To identify the measures necessary to accomplish the project goals, a team of government and industry leaders performed an environmental and energy audit of the White House complex. The expert team was lead by Mark Ginsberg, director of the Federal Energy Management Program, and included representatives from federal agencies, including the Department of Energy, the Environmental Protection Agency, the General Services Agency, and the National Park Service. The American Institute of Architects, with support from the National Wildlife Federation's Corporate Conservation Council, assembled a multidisciplinary, volunteer team that included 100 national experts to advise the team.
In addition, the Rocky Mountain Institute provided technical implementation of energy-efficient technologies and environmentally sustainable building design practices. The recommended actions are part of a comprehensive approach that includes specific actions divided into five general categories: energy efficiency; building ecology; air, water, and landscape; materials, waste, and resource management; and managerial and human factors.
This article focuses on the energy-efficiency component of the plan. Detailed below are specific, practical steps being taken to make the White House a more energy-efficient complex. (Much of this material is taken from "The Greening of the White House Phase I Action Plan," dated March 11, 1994.) The goal is to show how these steps may be as applicable for your building as they are for the White House.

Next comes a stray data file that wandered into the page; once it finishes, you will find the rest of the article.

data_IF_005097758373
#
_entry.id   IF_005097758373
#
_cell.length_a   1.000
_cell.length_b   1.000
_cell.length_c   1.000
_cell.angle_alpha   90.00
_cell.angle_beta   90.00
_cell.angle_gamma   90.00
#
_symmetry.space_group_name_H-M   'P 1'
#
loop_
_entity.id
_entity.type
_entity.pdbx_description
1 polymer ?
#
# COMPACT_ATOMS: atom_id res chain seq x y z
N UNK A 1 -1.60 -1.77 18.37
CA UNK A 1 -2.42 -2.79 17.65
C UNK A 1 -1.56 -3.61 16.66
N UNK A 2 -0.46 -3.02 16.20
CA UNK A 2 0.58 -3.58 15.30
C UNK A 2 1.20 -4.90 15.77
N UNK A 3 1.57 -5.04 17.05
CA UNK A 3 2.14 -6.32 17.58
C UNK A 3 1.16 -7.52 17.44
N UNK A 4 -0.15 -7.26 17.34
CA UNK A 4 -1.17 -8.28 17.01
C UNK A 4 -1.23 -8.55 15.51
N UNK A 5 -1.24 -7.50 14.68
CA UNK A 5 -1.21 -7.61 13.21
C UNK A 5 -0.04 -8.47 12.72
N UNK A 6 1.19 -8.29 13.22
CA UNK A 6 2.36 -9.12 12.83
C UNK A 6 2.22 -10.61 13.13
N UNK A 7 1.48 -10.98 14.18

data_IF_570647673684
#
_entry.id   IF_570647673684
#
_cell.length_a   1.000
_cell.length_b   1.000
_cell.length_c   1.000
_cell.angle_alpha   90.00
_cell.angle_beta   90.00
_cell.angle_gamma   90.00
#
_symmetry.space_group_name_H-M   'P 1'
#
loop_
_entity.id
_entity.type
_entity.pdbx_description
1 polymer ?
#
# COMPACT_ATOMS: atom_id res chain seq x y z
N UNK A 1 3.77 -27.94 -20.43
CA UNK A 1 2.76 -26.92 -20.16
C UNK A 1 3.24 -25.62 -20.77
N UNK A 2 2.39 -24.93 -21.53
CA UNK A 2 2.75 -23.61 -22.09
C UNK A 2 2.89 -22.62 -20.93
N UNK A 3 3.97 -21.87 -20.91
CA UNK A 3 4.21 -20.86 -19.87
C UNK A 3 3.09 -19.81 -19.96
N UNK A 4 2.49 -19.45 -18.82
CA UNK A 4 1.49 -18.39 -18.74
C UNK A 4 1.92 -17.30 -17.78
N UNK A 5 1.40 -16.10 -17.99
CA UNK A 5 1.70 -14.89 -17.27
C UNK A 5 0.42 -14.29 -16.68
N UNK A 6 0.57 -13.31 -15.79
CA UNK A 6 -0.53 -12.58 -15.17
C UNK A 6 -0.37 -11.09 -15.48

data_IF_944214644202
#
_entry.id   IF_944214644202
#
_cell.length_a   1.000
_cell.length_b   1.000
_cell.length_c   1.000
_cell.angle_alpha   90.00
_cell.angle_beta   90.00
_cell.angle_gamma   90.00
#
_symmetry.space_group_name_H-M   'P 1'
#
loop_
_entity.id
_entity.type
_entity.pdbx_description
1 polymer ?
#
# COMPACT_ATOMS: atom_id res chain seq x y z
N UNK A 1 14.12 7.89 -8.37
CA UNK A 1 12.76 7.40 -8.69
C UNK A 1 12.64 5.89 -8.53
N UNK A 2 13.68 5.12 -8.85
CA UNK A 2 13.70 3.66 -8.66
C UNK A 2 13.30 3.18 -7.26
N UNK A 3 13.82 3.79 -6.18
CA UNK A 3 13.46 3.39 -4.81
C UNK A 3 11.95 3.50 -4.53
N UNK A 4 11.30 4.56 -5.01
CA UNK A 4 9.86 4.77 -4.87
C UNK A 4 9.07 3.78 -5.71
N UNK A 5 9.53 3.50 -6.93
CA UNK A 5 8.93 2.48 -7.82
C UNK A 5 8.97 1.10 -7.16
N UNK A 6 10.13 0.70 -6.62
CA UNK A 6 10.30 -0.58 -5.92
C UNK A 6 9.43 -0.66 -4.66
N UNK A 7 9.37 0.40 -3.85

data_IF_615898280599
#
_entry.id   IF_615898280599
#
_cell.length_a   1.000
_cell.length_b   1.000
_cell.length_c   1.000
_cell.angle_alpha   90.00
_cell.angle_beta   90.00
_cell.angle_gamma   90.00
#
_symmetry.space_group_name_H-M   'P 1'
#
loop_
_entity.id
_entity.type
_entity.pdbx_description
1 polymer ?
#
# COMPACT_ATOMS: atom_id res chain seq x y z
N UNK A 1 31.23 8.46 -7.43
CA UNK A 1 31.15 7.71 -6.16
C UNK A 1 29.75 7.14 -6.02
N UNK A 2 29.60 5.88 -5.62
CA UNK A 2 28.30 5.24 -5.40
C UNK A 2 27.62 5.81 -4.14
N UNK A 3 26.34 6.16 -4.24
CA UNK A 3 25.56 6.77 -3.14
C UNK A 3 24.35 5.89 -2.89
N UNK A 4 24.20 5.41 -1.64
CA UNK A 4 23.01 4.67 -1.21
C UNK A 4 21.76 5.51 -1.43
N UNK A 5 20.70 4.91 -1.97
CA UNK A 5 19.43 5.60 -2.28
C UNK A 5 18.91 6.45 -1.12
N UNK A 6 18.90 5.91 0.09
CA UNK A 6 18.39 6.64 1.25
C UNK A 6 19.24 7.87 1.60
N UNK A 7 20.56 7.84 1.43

The state of the modern residential environment, from widespread computer use in home offices to normal, day-to-day living, mandates a serious consideration of lighting requirements. These are often the easiest and most profitable items to pursue.
It is important, however, to determine the desired lighting levels and quality requirements before finalizing equipment specifications. Proper design can yield larger savings and generate far better occupant satisfaction than a decision driven primarily by equipment vendors.
At the White House, proven, straightforward upgrades were initiated first because success with this first set of retrofits helps create an atmosphere where the occupants are more favorably inclined toward pursuing additional retrofit opportunities. Lighting quality considerations, especially in such an important national treasure as the White House, must be the dominant factor in the design of successful energy-efficiency solutions. The following initiatives have been completed at the White House to date:

Plug loads

"Plug loads" refers to everything plugged into the electrical system, from refrigerators to computers. Because the White House also serves as a government office, office equipment is a major part of the facility's plug load. And although the power density of the White House equipment is greater than that of the typical home office, these examples still apply.